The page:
Entropic Analysis of Equity Prices
Original article by Ron McEwan
AIQ Code by Richard Denning
The AIQ code for Ron McEwan’s “Entropic Analysis of Equity Prices” from the November 2006 issue is given below. To test the effectiveness of the entropic indicator, I devised two trading systems based on the suggestions of the author as follows:
System 1 (test EPS1):
Enter a long position if:
1) Two days ago the entropic indicator is less than 50 and
2) Yesterday and today the entropic is greater than 50
Exit the long position if the entropic drops below 50 for two days.
Reverse the rules for a short position (not tested).
System 2 (test EPS2):
The author suggests that the indicator can be used as a buy signal when it turns up from a low value and as a sell short signal when it turns down from a high value. I tried the fixed values suggested but, on the NASDAQ 100 stocks, there were not enough trades during my test period. Instead of fixed values, I decided to put standard deviation bands around the indicator as over bought and over sold levels to trigger entries. I also added a trend filter so that the second system only trades in the direction of the intermediate trend:
Enter a long position if:
1) The entropic crosses up from below a two standard deviation band based on a 20 day simple moving average of the indicator and
2) The 50 day simple moving average of the NASDAQ 100 index is sloping upward based on a 5 day linear regression line on the average.
Exit the long position if:
1) The entropic indicator crosses above the upper standard deviation band set to two standard deviations from a 20 day simple moving average of the indicator or
2) The 5 day linear regression slope of the 50 day simple moving average of the NASDAQ 100 index is sloping downward.
I used a 30 day relative strength (strongest first) to select the trades taking 2 per day and maximum of 5 at 20% of the account balance each.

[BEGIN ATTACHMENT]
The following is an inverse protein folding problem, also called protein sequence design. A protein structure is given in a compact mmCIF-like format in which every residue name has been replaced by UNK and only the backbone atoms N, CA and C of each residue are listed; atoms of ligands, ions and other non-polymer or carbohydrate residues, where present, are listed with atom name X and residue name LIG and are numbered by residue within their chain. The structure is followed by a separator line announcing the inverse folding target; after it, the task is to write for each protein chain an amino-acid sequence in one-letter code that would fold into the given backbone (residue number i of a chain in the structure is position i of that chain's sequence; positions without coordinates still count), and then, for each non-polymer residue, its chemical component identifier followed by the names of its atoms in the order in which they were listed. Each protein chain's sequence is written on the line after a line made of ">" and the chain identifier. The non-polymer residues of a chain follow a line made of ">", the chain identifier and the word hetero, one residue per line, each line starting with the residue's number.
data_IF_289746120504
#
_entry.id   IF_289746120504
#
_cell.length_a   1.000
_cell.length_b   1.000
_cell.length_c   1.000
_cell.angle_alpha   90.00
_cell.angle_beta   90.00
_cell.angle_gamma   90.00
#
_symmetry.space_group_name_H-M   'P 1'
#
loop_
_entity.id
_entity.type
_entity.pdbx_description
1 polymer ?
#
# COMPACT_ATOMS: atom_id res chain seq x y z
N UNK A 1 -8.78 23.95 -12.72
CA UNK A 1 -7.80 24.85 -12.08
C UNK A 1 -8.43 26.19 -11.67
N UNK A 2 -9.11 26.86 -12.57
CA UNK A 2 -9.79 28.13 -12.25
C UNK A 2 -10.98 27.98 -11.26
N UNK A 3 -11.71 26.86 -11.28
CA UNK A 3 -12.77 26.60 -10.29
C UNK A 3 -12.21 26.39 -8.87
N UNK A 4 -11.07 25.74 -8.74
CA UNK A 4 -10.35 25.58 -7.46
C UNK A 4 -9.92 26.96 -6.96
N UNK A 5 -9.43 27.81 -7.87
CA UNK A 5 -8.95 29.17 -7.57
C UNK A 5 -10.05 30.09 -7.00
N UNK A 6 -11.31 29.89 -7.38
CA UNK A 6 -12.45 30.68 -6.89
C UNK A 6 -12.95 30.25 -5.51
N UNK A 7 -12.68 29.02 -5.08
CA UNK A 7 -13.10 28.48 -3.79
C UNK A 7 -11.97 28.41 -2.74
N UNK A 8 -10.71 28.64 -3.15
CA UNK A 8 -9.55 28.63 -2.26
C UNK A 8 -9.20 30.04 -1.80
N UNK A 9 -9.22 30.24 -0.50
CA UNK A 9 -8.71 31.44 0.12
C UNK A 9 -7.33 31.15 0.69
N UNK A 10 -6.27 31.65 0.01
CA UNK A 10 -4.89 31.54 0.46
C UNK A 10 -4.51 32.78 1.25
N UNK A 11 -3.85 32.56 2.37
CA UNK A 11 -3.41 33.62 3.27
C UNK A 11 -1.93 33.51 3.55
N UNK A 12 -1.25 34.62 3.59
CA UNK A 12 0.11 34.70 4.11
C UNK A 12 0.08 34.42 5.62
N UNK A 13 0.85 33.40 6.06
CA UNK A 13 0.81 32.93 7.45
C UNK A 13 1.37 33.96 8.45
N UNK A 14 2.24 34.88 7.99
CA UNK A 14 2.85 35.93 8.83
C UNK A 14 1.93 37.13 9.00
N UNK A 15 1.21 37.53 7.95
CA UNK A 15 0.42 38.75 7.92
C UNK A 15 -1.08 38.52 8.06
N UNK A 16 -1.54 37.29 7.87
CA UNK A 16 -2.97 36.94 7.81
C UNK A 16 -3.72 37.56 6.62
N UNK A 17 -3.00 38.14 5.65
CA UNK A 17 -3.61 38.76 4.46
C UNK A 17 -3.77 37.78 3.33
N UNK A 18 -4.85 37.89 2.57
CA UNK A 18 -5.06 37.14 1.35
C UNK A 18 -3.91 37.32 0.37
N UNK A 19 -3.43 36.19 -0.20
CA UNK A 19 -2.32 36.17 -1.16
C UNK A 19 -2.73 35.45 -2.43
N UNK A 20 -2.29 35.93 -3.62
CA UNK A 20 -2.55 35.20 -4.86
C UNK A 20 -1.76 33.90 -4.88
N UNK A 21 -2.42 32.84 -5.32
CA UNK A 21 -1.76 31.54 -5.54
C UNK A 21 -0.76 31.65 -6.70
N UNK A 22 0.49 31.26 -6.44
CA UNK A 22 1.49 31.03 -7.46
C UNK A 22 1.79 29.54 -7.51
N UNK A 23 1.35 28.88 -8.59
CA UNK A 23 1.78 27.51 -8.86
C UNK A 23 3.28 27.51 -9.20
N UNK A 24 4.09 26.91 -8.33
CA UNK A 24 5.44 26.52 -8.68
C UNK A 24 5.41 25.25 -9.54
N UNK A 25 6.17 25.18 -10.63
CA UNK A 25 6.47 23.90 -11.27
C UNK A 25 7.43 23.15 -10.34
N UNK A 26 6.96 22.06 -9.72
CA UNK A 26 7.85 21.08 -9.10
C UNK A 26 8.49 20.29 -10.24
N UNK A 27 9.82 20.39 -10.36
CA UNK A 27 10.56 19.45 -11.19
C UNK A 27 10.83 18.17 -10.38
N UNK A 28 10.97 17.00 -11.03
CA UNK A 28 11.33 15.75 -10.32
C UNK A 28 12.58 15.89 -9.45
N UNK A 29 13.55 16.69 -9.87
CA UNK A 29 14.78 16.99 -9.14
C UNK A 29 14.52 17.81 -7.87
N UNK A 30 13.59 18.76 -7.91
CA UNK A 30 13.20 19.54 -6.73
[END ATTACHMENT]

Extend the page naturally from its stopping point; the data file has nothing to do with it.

Enter a short position if:
1) The entropic crosses down from above a 2.5 standard deviation band based on a 20 day simple moving average of the indicator and
2) The 50 day simple moving average of the NASDAQ 100 index is sloping downward based on a 5 day linear regression line on the average.
Exit the short position if:
1) The entropic indicator crosses below the upper standard deviation band set to two standard deviations from a 20 day simple moving average of the indicator or
2) A profit protect set to 100% above 1% is violated or
3) A stop loss of 5% is violated or
4) The 5 day linear regression slope of the 50 day simple moving average of the NASDAQ 100 index is sloping downward.
I used a 30 day relative strength (weakest first) to select the trades taking 2 per day and a maximum of 5 at 20% of the account balance each.
Both systems were tested over the period 10/30/1998 to 11/06/2007 using the Nasdaq 100 stock list. A comparison of the two systems, trading the long side, is shown in the Figure above. System 2 (EPS2) is shown as the dark blue line and it outperforms system 1. System 1 shows a 58.5% maximum drawdown, which is much higher than the drawdown of 16.4% for system 2. In addition, the Sharpe ratio of 1.26 is better on system 2 versus system 1's Sharpe ratio of 0.76. The short side on system 2 was tested and it turned out to have a consistent, downwardsloping equity curve (not shown), losing 24% over the test period (annualized loss of 3.4%) with a Sharpe ratio of 1.25. The rate of loss is not large enough to make it worth trying to trade the short side in reverse.
EDS Code for Entropic Analysis
EPS Sys1.EDS